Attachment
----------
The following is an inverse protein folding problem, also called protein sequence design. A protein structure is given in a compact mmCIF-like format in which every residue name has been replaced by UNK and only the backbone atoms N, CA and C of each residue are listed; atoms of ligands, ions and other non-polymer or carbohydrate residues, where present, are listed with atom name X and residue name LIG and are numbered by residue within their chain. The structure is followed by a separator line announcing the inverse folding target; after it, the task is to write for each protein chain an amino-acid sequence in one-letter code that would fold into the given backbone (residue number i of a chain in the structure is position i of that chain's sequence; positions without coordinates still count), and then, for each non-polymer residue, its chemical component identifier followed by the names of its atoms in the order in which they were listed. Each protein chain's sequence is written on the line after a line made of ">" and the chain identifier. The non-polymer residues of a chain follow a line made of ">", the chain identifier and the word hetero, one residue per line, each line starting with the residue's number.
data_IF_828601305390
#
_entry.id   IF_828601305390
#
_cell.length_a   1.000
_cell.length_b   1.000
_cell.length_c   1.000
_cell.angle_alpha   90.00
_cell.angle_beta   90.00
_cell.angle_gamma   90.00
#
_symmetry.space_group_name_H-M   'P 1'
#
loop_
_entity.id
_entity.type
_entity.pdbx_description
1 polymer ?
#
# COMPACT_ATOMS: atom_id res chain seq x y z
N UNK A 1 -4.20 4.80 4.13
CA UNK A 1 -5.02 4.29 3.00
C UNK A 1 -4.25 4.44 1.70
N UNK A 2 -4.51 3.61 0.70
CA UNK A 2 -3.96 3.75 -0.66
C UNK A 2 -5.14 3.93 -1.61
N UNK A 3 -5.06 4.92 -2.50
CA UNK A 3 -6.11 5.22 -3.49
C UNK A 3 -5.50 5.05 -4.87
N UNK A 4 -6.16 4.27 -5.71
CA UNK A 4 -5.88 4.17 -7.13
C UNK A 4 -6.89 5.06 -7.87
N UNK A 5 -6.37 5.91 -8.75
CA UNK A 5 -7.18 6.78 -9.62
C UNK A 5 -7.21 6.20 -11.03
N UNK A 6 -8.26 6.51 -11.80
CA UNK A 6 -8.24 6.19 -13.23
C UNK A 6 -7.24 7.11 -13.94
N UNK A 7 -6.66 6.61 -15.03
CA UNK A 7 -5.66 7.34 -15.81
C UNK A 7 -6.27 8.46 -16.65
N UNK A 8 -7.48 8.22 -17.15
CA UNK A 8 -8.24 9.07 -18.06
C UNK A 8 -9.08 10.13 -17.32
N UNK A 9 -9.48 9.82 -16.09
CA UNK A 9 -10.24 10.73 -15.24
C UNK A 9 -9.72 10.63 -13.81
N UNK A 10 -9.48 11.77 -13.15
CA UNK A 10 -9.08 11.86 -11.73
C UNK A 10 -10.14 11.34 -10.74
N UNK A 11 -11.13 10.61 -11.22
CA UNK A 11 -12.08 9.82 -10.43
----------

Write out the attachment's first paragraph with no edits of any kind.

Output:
The following is an inverse protein folding problem, also called protein sequence design. A protein structure is given in a compact mmCIF-like format in which every residue name has been replaced by UNK and only the backbone atoms N, CA and C of each residue are listed; atoms of ligands, ions and other non-polymer or carbohydrate residues, where present, are listed with atom name X and residue name LIG and are numbered by residue within their chain. The structure is followed by a separator line announcing the inverse folding target; after it, the task is to write for each protein chain an amino-acid sequence in one-letter code that would fold into the given backbone (residue number i of a chain in the structure is position i of that chain's sequence; positions without coordinates still count), and then, for each non-polymer residue, its chemical component identifier followed by the names of its atoms in the order in which they were listed. Each protein chain's sequence is written on the line after a line made of ">" and the chain identifier. The non-polymer residues of a chain follow a line made of ">", the chain identifier and the word hetero, one residue per line, each line starting with the residue's number.